Making:  The Electronic Detective version of the story was fun to write, but it didn’t get deeply into the  making/fixing part of the linear amplifier project so this morning I wanted to run through the process of restoring an old piece of electronics.

Process, you see, is a HUGE factor in whether a person is successful at anything.  And, just as we have reduced the complexity to building a home to just four basis processes (measure, cut, join, finish) there is a similar series of steps that can be applied to “all things making.”

Those steps are:  Assess, hypothesize, troubleshootize, repair, re-assemble, and test.

(Continues below)



When you use a piece of gear for the first time, you put it through all of its paces and figure out what isn’t working right.  So for the amplifier, here were my observations before putting the unit on the bench:

  1.  Switching was all working normally.
  2.  An odd arcing was sometimes seen, but there was no component smell.
  3.  The amp would not make full power.  Max power out was about 300-350 watts with very little screen current and plate current was only hitting 250 ma. maximum.
  4.  Observationally, the bias voltage regulator tube was not igniting under any of the Mode settings.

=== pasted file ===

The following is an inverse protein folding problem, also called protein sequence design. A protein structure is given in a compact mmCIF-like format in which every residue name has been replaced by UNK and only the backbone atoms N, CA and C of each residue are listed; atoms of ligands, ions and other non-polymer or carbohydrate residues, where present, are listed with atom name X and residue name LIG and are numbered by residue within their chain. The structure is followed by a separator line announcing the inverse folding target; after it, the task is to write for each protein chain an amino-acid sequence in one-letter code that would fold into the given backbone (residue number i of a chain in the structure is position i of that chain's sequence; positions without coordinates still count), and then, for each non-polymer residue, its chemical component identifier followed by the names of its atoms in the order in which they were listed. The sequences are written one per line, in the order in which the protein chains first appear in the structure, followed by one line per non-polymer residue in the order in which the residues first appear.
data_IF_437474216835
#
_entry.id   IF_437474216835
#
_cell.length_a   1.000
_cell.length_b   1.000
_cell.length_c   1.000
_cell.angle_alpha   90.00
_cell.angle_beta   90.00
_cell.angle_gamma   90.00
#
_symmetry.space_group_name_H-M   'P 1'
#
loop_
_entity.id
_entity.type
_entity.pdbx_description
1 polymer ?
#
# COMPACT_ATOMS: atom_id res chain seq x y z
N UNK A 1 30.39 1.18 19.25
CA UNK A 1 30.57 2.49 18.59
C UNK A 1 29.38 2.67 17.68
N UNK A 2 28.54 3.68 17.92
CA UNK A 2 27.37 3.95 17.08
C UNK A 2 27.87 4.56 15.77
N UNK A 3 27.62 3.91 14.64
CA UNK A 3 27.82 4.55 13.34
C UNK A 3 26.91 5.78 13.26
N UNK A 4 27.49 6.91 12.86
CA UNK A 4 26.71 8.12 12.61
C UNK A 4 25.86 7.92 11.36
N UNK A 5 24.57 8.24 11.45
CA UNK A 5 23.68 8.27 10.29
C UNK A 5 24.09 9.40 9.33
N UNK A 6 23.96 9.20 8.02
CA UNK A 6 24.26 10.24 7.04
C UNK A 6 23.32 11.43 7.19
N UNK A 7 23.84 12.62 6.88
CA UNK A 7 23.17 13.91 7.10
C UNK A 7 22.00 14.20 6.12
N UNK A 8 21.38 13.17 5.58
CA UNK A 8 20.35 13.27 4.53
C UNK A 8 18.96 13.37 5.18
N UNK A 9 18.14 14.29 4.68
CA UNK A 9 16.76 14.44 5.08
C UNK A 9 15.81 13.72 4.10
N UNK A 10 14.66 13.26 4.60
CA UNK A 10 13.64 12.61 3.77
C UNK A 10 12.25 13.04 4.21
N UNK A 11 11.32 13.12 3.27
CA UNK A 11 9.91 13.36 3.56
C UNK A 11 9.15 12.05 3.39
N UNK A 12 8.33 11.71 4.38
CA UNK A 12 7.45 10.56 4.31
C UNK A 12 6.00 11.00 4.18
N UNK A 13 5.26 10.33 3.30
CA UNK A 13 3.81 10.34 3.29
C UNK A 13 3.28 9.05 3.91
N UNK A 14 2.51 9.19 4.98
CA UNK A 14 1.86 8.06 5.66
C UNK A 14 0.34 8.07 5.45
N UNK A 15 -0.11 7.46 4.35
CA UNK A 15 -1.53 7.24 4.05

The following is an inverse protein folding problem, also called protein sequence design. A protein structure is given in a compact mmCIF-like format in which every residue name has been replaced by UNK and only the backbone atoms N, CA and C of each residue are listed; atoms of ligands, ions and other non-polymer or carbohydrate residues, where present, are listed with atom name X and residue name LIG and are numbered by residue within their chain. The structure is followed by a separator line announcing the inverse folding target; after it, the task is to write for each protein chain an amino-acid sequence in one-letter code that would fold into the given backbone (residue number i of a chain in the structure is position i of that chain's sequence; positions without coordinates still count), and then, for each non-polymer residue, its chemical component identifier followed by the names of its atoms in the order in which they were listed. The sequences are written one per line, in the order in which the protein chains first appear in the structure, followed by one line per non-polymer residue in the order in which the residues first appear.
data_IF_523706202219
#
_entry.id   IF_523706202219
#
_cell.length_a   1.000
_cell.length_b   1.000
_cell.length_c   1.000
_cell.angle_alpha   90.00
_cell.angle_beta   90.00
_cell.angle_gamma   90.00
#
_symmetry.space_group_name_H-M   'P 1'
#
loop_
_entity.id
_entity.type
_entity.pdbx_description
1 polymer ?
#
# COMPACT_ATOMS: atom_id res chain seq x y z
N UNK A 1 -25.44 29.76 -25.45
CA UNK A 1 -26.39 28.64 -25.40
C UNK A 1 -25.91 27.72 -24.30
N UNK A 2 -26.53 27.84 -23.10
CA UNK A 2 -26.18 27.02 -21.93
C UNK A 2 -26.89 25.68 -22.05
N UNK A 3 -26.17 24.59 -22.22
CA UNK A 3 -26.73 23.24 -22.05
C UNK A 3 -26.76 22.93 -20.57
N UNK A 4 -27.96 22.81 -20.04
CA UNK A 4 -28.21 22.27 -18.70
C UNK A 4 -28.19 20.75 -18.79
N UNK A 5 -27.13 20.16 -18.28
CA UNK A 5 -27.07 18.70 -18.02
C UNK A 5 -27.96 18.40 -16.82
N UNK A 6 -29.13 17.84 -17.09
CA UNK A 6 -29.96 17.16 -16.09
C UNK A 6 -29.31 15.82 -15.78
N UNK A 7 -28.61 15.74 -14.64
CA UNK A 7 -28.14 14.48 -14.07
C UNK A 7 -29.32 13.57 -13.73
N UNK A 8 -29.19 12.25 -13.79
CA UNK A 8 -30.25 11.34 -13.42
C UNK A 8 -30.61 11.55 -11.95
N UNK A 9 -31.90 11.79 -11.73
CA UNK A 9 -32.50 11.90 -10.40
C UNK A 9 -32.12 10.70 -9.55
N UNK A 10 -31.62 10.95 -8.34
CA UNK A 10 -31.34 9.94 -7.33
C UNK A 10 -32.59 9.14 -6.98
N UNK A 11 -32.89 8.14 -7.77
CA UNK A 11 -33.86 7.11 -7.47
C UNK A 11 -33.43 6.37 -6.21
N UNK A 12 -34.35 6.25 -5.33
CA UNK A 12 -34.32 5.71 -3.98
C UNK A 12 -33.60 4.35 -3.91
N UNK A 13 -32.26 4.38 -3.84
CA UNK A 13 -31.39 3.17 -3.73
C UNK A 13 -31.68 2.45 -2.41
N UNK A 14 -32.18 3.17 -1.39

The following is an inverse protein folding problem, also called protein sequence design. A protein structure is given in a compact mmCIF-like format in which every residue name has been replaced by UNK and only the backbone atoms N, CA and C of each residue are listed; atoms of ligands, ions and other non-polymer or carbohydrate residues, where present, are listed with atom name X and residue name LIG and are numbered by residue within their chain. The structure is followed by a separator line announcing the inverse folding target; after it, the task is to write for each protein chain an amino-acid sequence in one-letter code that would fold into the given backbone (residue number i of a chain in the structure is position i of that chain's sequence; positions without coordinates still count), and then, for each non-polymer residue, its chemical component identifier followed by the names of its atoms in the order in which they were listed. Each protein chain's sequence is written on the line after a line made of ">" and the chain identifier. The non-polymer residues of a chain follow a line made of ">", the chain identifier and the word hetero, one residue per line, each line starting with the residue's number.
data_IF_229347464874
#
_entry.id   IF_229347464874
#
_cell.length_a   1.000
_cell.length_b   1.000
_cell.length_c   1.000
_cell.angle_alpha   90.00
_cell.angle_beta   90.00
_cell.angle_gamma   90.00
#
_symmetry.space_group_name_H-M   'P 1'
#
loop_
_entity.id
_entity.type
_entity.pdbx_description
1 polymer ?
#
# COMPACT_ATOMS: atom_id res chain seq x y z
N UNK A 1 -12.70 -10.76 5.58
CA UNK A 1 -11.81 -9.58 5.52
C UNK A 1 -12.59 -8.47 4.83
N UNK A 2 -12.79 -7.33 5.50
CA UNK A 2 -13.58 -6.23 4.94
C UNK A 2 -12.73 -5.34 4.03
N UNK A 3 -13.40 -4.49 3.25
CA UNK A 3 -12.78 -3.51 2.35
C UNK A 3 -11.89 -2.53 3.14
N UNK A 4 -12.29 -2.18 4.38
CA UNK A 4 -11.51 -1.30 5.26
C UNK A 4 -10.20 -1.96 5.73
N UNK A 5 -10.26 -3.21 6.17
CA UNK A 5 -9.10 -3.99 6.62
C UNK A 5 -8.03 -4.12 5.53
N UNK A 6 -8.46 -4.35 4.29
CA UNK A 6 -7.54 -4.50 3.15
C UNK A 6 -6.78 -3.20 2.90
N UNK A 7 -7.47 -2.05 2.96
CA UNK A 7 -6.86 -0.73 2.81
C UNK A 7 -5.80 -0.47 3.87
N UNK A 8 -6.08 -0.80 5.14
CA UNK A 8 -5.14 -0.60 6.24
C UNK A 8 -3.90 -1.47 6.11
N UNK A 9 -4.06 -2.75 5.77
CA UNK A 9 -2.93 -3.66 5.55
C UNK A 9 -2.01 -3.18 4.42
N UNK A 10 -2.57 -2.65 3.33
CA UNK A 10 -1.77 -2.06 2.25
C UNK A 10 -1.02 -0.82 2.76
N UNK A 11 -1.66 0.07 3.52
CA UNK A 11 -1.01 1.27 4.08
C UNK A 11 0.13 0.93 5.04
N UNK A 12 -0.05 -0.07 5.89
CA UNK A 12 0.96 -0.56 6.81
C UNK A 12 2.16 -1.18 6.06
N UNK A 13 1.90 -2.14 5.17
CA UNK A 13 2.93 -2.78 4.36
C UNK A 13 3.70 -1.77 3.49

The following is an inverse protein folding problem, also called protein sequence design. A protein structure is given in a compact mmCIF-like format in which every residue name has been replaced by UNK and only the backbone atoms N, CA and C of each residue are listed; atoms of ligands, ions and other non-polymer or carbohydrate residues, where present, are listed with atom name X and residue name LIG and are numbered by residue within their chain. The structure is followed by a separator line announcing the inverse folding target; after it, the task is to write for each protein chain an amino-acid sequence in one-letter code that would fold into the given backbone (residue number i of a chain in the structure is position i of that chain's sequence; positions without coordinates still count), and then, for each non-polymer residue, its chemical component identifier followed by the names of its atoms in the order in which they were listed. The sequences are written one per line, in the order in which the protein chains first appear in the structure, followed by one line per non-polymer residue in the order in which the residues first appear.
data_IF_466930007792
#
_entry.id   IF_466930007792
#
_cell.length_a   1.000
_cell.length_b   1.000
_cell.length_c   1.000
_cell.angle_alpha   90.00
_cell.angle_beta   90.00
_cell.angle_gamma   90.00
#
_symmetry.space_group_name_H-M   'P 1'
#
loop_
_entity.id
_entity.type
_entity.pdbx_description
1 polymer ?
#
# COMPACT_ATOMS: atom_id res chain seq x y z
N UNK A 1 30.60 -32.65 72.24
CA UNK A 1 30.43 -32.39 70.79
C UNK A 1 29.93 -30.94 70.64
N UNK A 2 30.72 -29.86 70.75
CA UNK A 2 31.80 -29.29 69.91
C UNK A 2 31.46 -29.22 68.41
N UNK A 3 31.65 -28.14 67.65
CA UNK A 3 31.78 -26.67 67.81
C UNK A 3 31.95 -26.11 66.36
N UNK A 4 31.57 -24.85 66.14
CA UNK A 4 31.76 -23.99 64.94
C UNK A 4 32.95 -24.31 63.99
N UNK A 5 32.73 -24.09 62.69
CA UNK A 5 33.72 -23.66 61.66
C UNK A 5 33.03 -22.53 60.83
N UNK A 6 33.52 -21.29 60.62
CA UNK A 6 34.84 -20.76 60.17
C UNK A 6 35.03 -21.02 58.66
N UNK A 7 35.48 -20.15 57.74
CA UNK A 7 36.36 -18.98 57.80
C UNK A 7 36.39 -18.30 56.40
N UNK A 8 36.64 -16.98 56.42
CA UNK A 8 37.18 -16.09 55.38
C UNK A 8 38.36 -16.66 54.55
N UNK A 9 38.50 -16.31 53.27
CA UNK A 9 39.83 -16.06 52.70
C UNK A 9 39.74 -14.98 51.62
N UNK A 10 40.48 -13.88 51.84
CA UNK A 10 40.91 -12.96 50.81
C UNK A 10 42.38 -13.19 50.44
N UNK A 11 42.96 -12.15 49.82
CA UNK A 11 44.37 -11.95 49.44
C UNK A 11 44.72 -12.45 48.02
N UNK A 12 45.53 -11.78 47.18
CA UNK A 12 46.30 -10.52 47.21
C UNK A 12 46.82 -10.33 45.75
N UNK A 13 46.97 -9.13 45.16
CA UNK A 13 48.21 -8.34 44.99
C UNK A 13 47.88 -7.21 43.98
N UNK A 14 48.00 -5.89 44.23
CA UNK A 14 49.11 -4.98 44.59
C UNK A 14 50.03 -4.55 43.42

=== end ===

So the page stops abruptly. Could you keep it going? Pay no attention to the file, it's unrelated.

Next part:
There are (sadly) people in the ham radio world who will take their “golden screwdriver” to a perfectly good piece of equipment and just start twisting things (almost like an ape, randomly trying this and that hoping a fault will cure itself).  Surprise:   That won’t!  BUT all that “magic screwdriver” will almost certainly break other things!


I knew that the amplifier SHOULD be making full power output which I would expect to be in the range of 500-800 watts.    I looked at the schematic from the output of the rectifier where the jagged DC is cleaned up:

Starting at the Upper right (-BIAS) I knew this would likely be where my issues were.  I circled the actual faulty component which we will come back to.

The point is that I had hypothesized ahead of time which section of the amplifier was giving me problems before getting the cover off the unit.


Sure enough, measuring things out with an ohm meter, and following the manual’s “typical resistance readings” I measured from pin 2 of J102 to ground.  By the book, this should be either  4,000 ohm or 9600 ohms, depending on mode.

The 4000 ohm resistor had failed open.  So I had my problem solved…or nearly so.

The best news about that resistor being open was that it solved all of my problems in one fell-swoop.  That’s because:

  • When the resistor opened, bias voltage INCREASED.  And, as we all know from Tube Theory 101, too MUCH bias reduces an amplifiers output.  Bingo!
  • Further, we then knew why the 90 Volt regulator tube was no longer working:  When the voltage went up, it went past its design specs and that was the end of the regulator tube.

Since I had figured this might be the case in Hypothesizing, I’d taken the preemptive step of ordering both a new rectifier and a new regulator tube on eBay this week.  Both came to like $11-bucks.


This is where having large hands is not a good thing.